Drama Talk & Drinks: An Interview with Thrillpeddlers Founder and Director on Losing Their Performance Space

The DT&D team has a soft spot for local San Francisco theater. We love the quirky, innovative, and rule-breaking companies that make our theater scene unique. So when we heard that the Hypnodrome, home of the Thrillpeddlers (and their classic Halloween-tastic show Shocktoberfest), was going to close at the end of February we wanted to know what was up. We asked Russell Blackwood, The Thrillpeddlers Company Founder and Director, to give us the scoop.

Thrillpeddlers Amazon Apocalypse

Brittany: We were so sad to hear about you losing the Hypnodrome space. The work you do is so unique and truly San Francisco.

Russell: I arrived in San Francisco in ‘89 and I remember in my first year here meeting people and saying “you’re the kind of person I came to San Francisco to meet”. Those experiences got me thinking; How do I become the kind of person that people came to San Francisco to meet? How do I make the kind of art people come to San Francisco to see? I think Thrillpeddlers has been a reflection of that without a doubt.

B: From hearing the story of how you got the Hypnodrome space originally, it sounds like a little bit of Bay Area love and luck went into starting the space. Can you tell us a little more about that?

R: Yeah, the space was offered to my husband within 5 minutes of meeting the gentleman that owned it. In the spring of 2004, my husband Jim Toczyl, was working the first day of his new mail route in Los Gatos. He was wearing a Thrillpeddlers “Sissies Stay Home” T-shirt under his open USPS shirt and struck up a conversation with one of the homeowners on his route about our theatre and the daunting prospect, even then, of renting a theater space in San Francisco. Right on the spot he volunteered; “We have building in San Francisco where you could do a show.” As it turned out, the space did make a perfect theatre. While the offer was just for 2 years originally, we’ve been able to stay for 13. I’ve gotten 11 years beyond what they offered so I’m happy with that.

B: Any ideas of where Thrillpeddlers will go next?

R: I believe that there are rental houses in town that would suit Thrillpeddlers well, and I believe that there are a few companies where a co-production might be a possibility in the future. We’re still assessing our options. As I watch rehearsals for Amazon Apocalypse (the final show slated for the Hypnodrome) I realize how – wow, well I might as well say it – smutty and rarefied our aesthetic might be and how it might not play to every subscription based company in the Bay Area.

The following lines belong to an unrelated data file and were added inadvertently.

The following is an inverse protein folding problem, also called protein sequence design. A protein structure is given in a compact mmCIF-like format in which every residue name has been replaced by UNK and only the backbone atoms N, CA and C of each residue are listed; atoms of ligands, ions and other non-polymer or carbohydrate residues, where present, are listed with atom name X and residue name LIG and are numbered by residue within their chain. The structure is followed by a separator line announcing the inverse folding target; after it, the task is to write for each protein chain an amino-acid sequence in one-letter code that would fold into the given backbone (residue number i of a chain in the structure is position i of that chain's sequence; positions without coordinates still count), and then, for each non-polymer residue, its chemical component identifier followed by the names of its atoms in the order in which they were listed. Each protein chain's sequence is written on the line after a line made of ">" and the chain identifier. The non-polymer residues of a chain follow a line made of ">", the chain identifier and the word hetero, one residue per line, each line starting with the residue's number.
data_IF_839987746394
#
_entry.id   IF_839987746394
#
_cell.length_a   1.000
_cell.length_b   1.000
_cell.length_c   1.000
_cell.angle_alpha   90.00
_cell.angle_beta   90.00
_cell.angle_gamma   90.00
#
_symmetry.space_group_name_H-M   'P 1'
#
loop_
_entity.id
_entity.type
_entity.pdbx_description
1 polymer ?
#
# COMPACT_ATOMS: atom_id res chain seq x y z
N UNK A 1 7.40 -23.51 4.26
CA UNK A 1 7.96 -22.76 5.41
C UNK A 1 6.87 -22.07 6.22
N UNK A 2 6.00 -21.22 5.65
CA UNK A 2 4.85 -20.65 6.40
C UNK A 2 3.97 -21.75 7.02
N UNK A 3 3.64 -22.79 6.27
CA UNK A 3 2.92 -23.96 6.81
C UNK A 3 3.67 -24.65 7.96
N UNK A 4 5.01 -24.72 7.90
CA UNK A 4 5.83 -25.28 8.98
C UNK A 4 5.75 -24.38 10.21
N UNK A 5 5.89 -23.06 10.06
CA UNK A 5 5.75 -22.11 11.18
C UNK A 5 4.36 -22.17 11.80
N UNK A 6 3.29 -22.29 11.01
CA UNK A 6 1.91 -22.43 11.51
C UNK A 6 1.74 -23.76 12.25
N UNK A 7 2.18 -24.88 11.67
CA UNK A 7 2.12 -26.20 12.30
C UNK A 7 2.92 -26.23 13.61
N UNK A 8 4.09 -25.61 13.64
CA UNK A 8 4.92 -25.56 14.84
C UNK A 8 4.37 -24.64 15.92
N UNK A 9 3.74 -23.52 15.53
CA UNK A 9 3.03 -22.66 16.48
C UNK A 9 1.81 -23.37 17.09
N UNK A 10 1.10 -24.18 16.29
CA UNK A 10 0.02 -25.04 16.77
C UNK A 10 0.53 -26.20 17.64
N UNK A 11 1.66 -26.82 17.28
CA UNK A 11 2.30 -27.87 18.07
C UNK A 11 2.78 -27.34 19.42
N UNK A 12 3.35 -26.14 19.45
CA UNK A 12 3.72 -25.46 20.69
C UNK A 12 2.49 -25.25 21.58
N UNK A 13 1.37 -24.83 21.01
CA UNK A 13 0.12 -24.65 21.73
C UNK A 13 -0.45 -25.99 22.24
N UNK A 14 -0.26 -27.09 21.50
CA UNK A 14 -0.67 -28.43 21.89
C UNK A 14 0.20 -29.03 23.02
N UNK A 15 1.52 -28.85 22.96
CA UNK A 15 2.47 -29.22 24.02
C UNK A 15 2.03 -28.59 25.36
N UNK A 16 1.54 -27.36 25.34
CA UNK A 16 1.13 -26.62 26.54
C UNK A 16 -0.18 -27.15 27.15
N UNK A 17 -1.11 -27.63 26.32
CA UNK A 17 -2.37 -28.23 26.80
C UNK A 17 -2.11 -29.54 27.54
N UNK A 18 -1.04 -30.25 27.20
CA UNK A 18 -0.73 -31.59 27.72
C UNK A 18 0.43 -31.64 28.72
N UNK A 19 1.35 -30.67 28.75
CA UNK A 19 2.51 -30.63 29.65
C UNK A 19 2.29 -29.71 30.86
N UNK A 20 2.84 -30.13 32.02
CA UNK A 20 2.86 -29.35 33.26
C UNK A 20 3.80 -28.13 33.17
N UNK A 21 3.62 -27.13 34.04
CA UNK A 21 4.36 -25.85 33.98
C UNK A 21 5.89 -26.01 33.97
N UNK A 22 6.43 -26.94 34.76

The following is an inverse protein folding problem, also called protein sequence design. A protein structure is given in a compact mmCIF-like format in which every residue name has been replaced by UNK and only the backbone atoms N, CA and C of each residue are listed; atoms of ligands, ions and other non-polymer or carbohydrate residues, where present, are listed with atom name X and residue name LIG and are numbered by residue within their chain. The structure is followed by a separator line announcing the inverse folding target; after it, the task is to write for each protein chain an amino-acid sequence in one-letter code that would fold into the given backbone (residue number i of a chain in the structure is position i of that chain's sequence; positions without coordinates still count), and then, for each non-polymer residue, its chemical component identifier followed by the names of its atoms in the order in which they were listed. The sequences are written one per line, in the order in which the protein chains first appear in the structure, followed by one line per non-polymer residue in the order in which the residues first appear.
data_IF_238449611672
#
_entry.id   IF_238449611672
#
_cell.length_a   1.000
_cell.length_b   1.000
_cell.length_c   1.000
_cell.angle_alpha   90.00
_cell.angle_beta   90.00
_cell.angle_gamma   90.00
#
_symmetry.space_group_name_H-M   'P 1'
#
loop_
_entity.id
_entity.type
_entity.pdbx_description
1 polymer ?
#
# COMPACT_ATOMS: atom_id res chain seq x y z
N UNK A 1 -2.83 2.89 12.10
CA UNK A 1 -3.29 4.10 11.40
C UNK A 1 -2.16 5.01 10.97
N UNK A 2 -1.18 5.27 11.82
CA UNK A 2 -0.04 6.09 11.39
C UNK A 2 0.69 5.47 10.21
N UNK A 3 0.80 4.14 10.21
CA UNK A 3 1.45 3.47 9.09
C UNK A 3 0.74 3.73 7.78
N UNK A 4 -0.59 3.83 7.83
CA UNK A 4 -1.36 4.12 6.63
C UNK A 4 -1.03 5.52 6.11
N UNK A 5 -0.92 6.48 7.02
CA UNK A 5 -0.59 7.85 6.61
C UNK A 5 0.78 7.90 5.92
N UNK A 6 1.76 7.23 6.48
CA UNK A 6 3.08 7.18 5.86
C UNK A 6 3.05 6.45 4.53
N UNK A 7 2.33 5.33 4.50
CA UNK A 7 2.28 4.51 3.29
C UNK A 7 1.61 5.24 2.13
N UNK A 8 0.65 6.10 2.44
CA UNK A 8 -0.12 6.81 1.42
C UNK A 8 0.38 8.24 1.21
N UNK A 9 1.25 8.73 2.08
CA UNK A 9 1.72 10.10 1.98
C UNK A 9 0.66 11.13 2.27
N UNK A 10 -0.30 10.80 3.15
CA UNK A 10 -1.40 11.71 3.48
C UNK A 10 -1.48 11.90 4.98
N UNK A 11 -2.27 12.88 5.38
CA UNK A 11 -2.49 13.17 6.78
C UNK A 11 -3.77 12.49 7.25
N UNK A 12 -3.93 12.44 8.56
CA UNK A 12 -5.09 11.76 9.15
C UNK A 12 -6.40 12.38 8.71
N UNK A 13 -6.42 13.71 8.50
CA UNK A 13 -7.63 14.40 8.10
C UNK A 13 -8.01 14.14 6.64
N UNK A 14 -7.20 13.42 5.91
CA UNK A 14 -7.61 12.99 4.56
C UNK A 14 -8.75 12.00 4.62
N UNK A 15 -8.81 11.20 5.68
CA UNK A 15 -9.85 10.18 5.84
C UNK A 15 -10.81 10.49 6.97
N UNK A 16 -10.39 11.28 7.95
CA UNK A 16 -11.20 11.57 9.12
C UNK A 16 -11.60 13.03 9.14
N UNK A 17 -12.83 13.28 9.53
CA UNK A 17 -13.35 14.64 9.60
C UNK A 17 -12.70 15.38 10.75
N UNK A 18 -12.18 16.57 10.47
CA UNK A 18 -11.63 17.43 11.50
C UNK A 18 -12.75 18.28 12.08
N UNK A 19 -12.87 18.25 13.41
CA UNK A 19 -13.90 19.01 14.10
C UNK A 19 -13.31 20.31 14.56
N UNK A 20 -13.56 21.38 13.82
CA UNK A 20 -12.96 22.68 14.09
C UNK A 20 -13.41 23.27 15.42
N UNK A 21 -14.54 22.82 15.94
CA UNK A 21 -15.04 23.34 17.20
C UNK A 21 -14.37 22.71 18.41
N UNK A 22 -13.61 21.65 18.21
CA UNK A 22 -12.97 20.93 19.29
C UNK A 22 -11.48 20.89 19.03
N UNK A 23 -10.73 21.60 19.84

B: Tell us a little bit about Amazon Apocalypse?

R: We’ve just added 3 more shows to the run. It will be a semi staged concert version of the show we had originally planned to produce in full in April. The show is set in Brazil over the period of about 100 years. The premise is that there is a prophecy that if the devil could come to earth, and enter the body of a human being, and put himself in a position to cum 7 times, there will be a thousand years on earth without conflict. So the show takes us to all kinds of locations in Brazil, through all kinds of periods in history, as the devil is entering the body of everything from an Italian opera singer, to an abortion doctor, to a children’s television superstar. It’s a nod to Brazilian sexuality, but also to the fragility of the rain-forest and the importance of that environment to the health of the earth. So it has both the touchy-feely and really raunchy going on simultaneously. This is a chance for our audience to get behind the work and hopefully see it to fruition at another venue eventually. This is also a great opportunity to workshop the piece.

B: The Hypnodrome is such a cool space, your sets and costumes are awesome. I heard you’re doing a rummage sale as you close down the space. Do you have any particular pieces that you are excited to see go to a new home?

R: Yes, there is very little that we are hanging on to, but I will confess to you now that we have made a decision to hold on to the guillotine, which is probably the one high ticket item that people have been inquiring about. Other than that, there is a lot of theatrical decor and fashion and special effects to be picked up. There are some severed heads that are particularly beautiful, and there are certainly some outlandish costumes from Cockette shows. Even ones that were designed and built by actual Cockettes. We have acquired a lot of things, much of it through the generosity and the altruism of others, so passing those things back out into the world at an affordable price is adding to the flow of karma that we have enjoyed for so long.

B: Aside from coming to the shows and to the rummage sale, is there anything else that people can do to help support Thrillpeddlers?